Reprinted from yesterday's late editions.

At the White House the other night, President Kenneth Kaunda of Zambia unabashedly borrowed a 12-string guitar from an entertainer and sang a freedom song he had written 24 years ago when he was leading his country's struggle for independence.

A few minutes later at the informal working dinner, the inevitable question of Cuban presence in Africa came up. Kaunda quickly flashed a Carter-bright smile and expalined that his past out-spokenness had ruffled some White House ears, but he went on anyway to say that the Cuban are in Africa "by invitation."

It was another example of the candor Kaunda has displayed during the three-day Washington portion of his eight-day visit to the United States.

"He has a tremendous influence on President Carter and Secretary Cyrus Vance," said U.N. Ambassador Andrew Young, standing a few feet away from Kaunda at a Zambian Embassy reception at the Washington Hilton Thursday. "He is credible, and his is the clear African perspective, and that's communicated every time he speaks."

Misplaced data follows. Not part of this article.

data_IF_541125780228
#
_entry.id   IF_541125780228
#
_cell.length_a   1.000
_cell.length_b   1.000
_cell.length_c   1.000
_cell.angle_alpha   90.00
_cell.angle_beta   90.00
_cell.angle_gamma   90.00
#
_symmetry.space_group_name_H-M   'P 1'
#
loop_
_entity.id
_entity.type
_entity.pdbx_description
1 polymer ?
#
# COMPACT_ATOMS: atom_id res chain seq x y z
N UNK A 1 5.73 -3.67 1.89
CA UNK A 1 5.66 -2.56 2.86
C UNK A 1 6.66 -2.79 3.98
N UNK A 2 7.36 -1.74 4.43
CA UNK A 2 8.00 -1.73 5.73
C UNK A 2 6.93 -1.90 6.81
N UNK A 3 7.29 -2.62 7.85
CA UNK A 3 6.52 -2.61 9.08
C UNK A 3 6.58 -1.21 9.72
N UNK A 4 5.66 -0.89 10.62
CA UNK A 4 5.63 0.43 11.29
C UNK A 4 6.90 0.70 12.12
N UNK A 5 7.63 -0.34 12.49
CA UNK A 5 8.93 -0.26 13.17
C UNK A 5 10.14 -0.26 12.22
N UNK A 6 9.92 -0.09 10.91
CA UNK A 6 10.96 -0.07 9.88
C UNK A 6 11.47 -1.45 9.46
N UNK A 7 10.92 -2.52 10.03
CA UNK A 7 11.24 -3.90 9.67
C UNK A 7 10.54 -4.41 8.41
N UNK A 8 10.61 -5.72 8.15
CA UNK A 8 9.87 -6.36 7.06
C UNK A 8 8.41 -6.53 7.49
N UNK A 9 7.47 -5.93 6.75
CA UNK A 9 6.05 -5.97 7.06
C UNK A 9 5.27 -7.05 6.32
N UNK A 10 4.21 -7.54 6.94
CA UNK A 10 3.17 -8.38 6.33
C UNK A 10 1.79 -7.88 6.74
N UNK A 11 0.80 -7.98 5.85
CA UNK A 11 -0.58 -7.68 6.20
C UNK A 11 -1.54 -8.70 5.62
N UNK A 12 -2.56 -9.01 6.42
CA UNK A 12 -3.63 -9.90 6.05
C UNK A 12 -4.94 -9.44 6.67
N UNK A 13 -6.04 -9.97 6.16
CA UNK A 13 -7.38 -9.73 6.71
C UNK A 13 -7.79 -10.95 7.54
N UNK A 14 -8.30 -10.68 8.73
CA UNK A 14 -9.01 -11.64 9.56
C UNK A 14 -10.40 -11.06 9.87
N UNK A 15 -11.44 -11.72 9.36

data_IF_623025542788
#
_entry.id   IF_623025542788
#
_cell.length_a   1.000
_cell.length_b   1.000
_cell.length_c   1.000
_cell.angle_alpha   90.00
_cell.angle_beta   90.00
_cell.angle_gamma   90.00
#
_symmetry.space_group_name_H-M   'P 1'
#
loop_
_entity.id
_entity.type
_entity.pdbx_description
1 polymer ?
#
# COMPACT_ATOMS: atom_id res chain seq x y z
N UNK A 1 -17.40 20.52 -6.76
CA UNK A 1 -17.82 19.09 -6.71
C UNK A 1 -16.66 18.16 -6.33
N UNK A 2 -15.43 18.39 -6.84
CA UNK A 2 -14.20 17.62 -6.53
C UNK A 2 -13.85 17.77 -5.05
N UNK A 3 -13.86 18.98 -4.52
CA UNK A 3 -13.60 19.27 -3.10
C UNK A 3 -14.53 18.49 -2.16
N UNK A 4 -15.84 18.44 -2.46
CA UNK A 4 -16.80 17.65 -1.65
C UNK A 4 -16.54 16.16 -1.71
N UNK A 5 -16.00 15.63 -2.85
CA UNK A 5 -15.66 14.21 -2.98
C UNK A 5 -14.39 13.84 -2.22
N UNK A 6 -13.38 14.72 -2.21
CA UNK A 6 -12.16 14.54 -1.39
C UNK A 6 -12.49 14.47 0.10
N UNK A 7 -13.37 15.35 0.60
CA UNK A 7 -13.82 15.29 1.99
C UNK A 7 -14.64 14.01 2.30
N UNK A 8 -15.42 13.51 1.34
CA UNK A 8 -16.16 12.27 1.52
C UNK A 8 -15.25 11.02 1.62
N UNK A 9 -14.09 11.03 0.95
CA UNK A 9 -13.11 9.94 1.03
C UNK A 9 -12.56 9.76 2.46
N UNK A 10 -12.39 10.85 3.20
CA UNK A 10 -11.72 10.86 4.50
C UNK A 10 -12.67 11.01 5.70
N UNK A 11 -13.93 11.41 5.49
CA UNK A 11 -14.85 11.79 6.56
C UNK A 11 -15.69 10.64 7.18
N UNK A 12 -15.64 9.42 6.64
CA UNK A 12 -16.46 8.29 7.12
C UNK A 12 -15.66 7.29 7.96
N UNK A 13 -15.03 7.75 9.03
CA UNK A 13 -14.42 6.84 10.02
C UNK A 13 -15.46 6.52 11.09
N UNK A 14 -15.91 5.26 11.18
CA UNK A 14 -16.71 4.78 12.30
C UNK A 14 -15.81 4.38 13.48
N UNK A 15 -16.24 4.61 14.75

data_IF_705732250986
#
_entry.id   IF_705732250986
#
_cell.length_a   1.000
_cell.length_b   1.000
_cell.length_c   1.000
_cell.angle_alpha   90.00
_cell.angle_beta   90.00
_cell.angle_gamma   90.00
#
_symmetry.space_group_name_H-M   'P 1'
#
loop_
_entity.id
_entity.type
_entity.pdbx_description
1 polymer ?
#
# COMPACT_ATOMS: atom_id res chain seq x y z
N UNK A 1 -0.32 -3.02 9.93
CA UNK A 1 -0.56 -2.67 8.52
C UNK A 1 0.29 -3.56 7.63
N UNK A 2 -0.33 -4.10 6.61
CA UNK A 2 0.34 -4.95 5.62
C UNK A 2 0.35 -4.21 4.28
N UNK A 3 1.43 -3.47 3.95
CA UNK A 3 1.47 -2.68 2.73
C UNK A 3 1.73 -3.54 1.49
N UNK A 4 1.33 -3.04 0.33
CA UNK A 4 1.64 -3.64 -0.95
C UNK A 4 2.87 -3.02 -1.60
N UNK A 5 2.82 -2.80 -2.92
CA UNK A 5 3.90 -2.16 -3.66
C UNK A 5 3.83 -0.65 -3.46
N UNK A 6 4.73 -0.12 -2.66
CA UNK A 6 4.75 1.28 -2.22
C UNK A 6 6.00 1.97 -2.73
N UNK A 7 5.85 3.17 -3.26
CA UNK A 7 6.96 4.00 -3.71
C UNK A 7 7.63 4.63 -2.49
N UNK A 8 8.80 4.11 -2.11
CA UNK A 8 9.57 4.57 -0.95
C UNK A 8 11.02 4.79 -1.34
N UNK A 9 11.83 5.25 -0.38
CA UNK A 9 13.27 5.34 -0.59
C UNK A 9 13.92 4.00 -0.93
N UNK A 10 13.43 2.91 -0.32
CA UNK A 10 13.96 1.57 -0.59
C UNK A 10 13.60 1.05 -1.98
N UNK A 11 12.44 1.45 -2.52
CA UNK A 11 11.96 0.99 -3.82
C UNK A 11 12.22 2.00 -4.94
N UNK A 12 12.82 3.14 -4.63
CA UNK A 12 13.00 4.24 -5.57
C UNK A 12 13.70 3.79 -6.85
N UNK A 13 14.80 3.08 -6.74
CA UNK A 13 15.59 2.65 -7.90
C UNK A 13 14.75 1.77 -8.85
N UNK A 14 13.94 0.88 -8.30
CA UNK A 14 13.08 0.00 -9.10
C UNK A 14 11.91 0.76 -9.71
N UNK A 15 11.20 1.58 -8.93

Nearby, Richard Moose, assistant secretary of state for African affairs, echoed Young's appraisal. "He's a man who has a reputation for total integrity. He believes very deeply that morality should guide the decisions of government."

Earlier, at a luncheon at the National Press Club, a meatless one in honor of the president's dietary practices, Kaunda's rumbling voice was never raised as he talked of Africa's conflicts."Apartheid is a time bomb . . . the final explosion is not far behind," he said, his eyes surveying the capacity audience. "Now there is only an armed peace for southern Africa."

At Thursday's reception, Kaunda greeted the 800 guests on a receiving line, walked through the crowd briefly and listened to a New York African dancer and drummer troupe. "I love his smile; it's gentle and warm," said Egyptian Ambassador Ashraf A. Ghorbal. Ghorbal, who met with Kaunda Wednesday, disagrees with him on the Cuban presence in Africa. "Africa is out backyard, and we prefer outsiders to leave Africa alone," he said as he turned to join the ambassadors from the Soviet Union, Turkey and Lebanon. Most of the African ambassadors also were present Thursday.